Indigenous Health Workers
Indigenous Health Workers assist with the coordination and provision of health care delivery to Indigenous communities.
Also known as: Aboriginal and Torres Strait Islander Health Worker.
A certificate IV in Aboriginal and Torres Strait Islander primary health care is usually needed to work as an Indigenous Health Worker.
maintaining health records and statistics
acting as an advocate in the community they serve, and as a communicator and interpreter on behalf of clients and other health workers
providing clinical functions, such as case management and follow-up, independently or in consultation with other health care providers
providing health education to individual clients and staff in health facilities
providing cultural education to persons outside the cultural community and life skills education to the community they serve
providing counselling and referring clients to other health care providers where necessary
Vocational Education and Training (VET)
Informal or on-the-job
JSA produces employment projections to show where likely future job opportunities may be. The latest data are for the five years from November 2021 to November 2026. Over this period, the number of workers:
- is expected to grow very strongly
- is likely to reach 2,400 by 2026.
Source: Jobs and Skills Australia Employment Projections to 2026.
Notes: The number employed includes people who work in this occupation as their main job. People who work in more than one job are counted against the occupation they work the most hours in.
Employment projections figures are rounded to the nearest 100. Calculations based on these rounded figures may result in differences to the numbers that are displayed on this page. Employment projections data (including occupations) can be downloaded from the Employment Projections page.
Number of Workers
Source: ABS Labour Force Survey, ABS seasonally adjusted data to November 2021 and Jobs and Skills Australia Employment Projections to 2026.
Earnings and hours
Around 76% of people employed as Indigenous Health Workers work full-time hours, in all their jobs combined. This is 10 percentage points above the all jobs average (66%).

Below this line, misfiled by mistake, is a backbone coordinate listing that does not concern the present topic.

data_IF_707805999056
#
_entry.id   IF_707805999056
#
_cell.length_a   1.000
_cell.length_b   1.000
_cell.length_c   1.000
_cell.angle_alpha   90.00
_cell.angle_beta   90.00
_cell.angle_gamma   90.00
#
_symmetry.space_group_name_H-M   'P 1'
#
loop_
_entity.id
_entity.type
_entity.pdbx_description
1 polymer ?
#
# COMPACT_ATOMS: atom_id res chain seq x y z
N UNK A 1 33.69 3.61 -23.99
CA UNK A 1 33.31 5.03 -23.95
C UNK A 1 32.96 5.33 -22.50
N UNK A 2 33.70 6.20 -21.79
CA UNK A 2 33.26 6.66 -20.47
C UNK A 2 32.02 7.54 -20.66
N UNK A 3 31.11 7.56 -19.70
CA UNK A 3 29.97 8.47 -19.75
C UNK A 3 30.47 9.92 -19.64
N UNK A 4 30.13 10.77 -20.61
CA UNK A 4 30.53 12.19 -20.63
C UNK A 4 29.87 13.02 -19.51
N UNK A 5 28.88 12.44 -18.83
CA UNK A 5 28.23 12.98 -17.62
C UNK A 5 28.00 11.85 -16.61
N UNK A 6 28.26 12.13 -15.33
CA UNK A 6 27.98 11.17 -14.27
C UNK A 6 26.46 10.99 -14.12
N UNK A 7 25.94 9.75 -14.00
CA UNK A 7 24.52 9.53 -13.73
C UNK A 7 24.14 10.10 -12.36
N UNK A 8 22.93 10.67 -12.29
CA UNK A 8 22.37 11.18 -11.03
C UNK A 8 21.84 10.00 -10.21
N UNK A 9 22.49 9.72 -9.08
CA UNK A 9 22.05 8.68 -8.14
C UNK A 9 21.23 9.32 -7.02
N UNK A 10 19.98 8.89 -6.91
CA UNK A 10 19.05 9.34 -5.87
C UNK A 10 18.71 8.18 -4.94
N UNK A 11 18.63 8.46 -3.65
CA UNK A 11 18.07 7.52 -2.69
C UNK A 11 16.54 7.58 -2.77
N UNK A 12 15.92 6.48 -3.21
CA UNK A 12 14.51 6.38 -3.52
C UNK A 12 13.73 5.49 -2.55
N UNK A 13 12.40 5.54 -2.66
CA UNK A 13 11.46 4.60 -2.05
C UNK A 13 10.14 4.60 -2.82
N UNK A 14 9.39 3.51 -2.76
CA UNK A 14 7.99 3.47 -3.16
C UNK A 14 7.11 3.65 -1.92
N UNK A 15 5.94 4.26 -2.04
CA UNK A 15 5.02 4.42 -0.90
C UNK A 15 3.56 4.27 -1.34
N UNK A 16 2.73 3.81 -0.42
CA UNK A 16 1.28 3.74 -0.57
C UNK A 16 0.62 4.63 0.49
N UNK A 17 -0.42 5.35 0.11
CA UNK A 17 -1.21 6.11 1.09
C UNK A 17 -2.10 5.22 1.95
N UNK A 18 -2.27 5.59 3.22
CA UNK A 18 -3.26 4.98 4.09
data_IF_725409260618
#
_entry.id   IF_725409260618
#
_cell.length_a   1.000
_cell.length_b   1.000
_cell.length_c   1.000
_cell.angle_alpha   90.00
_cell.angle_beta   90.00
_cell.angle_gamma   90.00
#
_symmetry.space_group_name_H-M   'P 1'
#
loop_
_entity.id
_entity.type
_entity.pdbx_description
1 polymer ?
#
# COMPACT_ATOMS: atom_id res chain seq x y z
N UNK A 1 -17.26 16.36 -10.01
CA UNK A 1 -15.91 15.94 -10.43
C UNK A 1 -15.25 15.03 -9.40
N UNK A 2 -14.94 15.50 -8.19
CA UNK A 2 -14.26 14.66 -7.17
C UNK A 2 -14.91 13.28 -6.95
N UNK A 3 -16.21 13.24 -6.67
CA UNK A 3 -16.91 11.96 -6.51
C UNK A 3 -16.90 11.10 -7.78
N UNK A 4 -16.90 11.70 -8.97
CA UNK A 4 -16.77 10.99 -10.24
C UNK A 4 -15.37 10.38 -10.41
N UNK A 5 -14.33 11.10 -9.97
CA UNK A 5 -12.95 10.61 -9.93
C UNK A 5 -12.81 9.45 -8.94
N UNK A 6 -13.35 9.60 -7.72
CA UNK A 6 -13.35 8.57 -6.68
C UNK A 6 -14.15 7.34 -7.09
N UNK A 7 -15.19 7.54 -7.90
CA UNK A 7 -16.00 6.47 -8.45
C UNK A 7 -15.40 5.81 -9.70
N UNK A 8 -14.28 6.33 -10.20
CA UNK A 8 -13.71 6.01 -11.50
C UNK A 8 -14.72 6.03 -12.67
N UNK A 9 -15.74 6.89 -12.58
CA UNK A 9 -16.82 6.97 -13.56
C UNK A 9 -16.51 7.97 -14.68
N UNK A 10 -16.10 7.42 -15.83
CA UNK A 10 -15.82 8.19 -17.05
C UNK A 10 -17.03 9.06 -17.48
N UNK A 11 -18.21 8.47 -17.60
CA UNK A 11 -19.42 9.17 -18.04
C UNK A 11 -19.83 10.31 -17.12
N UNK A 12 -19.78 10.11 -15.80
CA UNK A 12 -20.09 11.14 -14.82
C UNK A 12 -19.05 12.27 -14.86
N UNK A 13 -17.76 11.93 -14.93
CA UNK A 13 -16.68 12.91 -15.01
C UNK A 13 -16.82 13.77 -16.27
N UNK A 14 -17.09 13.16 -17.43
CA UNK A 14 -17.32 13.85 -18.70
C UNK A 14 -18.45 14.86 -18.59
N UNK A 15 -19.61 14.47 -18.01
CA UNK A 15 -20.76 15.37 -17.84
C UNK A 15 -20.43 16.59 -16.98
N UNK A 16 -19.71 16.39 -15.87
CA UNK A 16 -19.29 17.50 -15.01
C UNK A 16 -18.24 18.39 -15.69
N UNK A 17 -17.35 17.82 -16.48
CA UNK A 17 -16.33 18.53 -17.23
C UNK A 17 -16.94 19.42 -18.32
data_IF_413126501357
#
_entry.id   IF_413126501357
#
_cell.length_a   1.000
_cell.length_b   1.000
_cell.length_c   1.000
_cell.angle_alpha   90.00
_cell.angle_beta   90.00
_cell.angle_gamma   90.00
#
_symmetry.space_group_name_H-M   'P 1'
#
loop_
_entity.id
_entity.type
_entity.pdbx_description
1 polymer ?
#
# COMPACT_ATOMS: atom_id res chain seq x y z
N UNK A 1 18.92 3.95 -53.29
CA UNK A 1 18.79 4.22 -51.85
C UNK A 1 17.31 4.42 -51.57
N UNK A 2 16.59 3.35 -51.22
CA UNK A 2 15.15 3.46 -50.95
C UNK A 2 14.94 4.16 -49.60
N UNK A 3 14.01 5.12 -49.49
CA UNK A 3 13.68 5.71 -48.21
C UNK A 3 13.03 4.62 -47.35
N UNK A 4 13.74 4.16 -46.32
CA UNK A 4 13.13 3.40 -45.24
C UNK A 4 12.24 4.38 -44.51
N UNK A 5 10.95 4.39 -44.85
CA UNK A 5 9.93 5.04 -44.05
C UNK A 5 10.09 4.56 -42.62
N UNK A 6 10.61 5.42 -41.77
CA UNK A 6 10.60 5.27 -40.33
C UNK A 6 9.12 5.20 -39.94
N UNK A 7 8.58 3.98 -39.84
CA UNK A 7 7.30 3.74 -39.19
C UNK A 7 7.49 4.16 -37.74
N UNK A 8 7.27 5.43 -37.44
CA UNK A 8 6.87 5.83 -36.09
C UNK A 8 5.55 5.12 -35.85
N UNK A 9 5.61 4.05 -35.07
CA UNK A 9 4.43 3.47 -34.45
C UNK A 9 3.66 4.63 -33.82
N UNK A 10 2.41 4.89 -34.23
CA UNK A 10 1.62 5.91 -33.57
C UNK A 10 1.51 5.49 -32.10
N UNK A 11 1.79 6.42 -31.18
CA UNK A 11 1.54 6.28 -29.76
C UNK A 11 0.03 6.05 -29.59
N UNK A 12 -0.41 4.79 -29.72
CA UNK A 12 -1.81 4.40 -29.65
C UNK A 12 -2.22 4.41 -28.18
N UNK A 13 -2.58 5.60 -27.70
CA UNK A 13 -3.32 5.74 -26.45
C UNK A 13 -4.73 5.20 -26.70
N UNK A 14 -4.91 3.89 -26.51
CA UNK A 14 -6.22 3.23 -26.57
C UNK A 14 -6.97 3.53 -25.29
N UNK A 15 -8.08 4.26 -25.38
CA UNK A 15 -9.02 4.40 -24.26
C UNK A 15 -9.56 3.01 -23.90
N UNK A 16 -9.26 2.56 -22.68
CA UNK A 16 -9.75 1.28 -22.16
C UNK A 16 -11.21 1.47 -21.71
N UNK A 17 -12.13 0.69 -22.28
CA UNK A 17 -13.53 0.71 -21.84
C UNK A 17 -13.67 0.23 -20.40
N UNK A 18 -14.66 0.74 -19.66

Full-time workers work an average of 42 hours per week in their main job. This is similar to the all jobs average (44 hours per week).
Median full-time earnings are $1,590 per week, this is similar to the all jobs median ($1,593):
- 3 in 4 workers earn more than $1,362
- 1 in 4 earn more than $1,768
Median hourly earnings are $45, this is more than the all jobs median ($41 per hour).
Sources: Full-time share and full-time hours: ABS, 2016 Census, customised report. Compared to the all jobs average. Full-time median earnings and median hourly earnings: ABS, Survey of Employee Earnings and Hours, May 2021. Compared to all jobs median.
Weekly Earnings (Before Tax)
|Earnings||Indigenous Health Workers||All Jobs Average|
Source: Based on ABS Survey of Employee Earnings and Hours, May 2021, Customised Report. Median weekly total cash earnings for full-time non-managerial employees paid at the adult rate. Earnings are before tax and include amounts salary sacrificed. Earnings can vary greatly depending on the skills and experience of the worker and the demands of the role. These figures should be used as a guide only, not to determine a wage rate.
Indigenous Health Workers work in industries like:
Source: ABS Labour Force Survey, annual average 2021.
Employment across Australia
Employment by State and Territory (% Share)
|State||Indigenous Health Workers||All Jobs Average|
Around 80% of Indigenous Health Workers live outside of capital cities, compared with the all jobs average of 38%.
The Northern Territory, Queensland and Western Australia have a large share of employment relative to their population size.
The regions with the largest share of workers are:
- Northern Territory - Outback
- Queensland - Outback
- Far West and Orana
- Western Australia - Outback (North).
Source: Based on ABS Census 2016, Customised Report. Share of workers across Australian states, territories and regions, in this job compared to the all jobs average.
Age and gender
The median age of Indigenous Health Workers is 44 years. This is higher than the all jobs average of 40 years.